May 2015

Glasgow 7-7-7 shows the way

Edinburgh Council Transport Committee is expected to decide on June 2nd whether to press on with its controversial proposal to cut weekday bus lane hours and scrap Saturday bus lanes entirely.   We urge the Council either to scrap its plan or to postpone a decision and follow Glasgow’s example of first consulting on all the options

Like Edinburgh, Glasgow City Council wished to rationalise its bus lane times because it felt the existing hotch-potch of times was too confusing for the motorist.  The aim being that all bus lanes would operate for the same times and days, though probably with a few unavoidable exceptions.

Unlike Edinburgh, Glasgow consulted on 3 options…

  • peak times only
  • 7-7-7 i.e. 7am-7pm, 7 days a week
  • 24/7 i.e. all bus lanes operational at all times.

Glasgow’s consultation resulted in a clear preference for either 24/7 or 7-7-7 and the council decided to go with 7-7-7  [subject of course to the statutory Traffic Regulation Order process which gives the opportunity for people to object to individual cases].

In contrast, Edinburgh decided to go direct for peak-only bus lanes [the least popular option in Glasgow’s consultation] including scrapping Saturday bus lanes entirely.    This would be done through a lengthy 1½ year trial with a view to becoming permanent if ‘successful.’   There was no consultation on options, only limited consultation on this single proposal [see our new briefing paper].

The proposal directly contradicts Edinburgh City Council’s own Local Transport Strategy [LTS] which promises to prioritise buses and enhance bus lanes.

Policy PubTrans1:  The Council will presume in favour of giving buses and Trams priority over other motorised traffic.
Policy PubTrans7:  The Council will continue to maintain the bus lane network, review it regularly and extend it or enhance it where opportunities arise.


Edinburgh’s proposal will worsen conditions for walkers and cyclists during the experiment, and permanently if it is continued.   It is clear from a Council Committee report that, in deciding on this option, the Council looked in detail at the potential impact on buses and cars but gave virtually no consideration to pedestrians or cyclists on the question of bus lane timings.


The Local Transport Strategy (above) begins its Cycling section [9.2] by saying, “The attractiveness of cycling is dependent on the degree to which the road network is dominated by moving or parked motor vehicles.

Until we have segregated cycle facilities on arterial roads, bus lanes provide a wide area of roadspace in which this “domination by moving or parked vehicles” is significantly reduced.  Off-peak lanes are really important when using a bike for shopping, school travel, and a multitude of other offpeak journey types. Many of these trips are by the less confident cyclist, who is understandably deterred by the constant presence of cars and lorries but can just about cope with a well-trained Lothian Buses driver.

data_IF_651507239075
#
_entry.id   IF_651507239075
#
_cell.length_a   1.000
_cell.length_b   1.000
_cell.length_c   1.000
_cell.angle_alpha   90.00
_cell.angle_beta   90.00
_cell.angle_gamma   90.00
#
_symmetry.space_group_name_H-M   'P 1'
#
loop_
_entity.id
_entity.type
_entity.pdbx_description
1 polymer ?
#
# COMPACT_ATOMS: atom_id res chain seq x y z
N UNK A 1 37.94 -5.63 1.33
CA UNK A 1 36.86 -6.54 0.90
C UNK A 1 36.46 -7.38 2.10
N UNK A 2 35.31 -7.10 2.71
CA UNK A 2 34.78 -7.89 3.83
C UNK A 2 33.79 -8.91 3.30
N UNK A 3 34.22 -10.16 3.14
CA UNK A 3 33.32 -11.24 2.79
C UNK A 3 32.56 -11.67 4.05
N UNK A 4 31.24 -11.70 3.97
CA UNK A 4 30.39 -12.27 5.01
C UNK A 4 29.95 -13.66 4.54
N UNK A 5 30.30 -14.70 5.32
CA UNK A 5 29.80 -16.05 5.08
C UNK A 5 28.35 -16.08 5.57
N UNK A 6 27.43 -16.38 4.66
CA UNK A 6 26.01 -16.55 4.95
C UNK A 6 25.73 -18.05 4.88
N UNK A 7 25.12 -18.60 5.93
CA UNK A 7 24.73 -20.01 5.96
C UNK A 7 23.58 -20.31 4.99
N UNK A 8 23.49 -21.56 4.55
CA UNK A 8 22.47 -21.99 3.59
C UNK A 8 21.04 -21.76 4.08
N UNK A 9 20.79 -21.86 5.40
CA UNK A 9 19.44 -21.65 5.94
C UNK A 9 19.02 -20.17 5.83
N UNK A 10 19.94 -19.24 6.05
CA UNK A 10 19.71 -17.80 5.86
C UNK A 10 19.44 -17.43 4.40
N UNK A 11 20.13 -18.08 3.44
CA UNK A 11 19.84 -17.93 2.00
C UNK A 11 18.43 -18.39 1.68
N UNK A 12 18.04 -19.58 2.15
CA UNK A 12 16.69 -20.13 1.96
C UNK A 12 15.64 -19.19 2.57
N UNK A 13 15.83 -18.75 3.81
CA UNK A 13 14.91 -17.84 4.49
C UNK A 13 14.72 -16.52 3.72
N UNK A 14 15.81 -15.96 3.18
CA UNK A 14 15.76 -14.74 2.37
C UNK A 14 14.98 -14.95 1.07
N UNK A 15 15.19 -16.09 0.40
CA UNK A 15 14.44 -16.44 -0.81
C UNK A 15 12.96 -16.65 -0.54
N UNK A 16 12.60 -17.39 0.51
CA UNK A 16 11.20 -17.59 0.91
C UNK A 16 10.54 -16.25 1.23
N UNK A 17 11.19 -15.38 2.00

A council with a target of 10% of all trips by bike in 2020 (not just commuting trips) should not be removing this facility – or, at least, not until segregated cycling provision is made.


The LTS begins its walking section with policy Walk1, “The Council will seek opportunities to improve pedestrian facilities…

Nowhere is there a policy to downgrade pedestrian facilities, yet that is exactly what this proposal will do for footways along 22 kilometres of Edinburgh arterial roads.  Instead of being separated from the footway by the bus lane, lorries and cars will be right next to it throughout the off-peak day and all day Saturday.  This means increased pollution, noise, splashing, scariness and, on occasions, danger.

Interestingly, the first response received by the Council after the installation of its first ever cycle lane was not from a cyclist but from a pedestrian who said how nice it was pushing her pram along with no more splashing from lorries (and of course a bus lane gives even more protection).

Finally, the council’s plan to abolish off-peak bus lanes will particularly hit school children walking home as well as families out walking to the shops or the park on Saturdays.


  • Spokes, Living Streets, Greener Leith and FOE (Scotland) submitted a joint objection to the draft Order which will be decided on June 2.
  • Spokes has prepared a new briefing paper covering Glasgow’s decision and describing Edinburgh’s minimal consultation process.
  • Here is our original tweet – now retweeted 40 times, showing the level of concern.  The tweet includes the map of affected bus lanes.


  • If you agree with us, please contact your councillors urgently.  Ask them to speak to the Transport Convener and colleagues, and to support you at the Transport Committee if they are on it.

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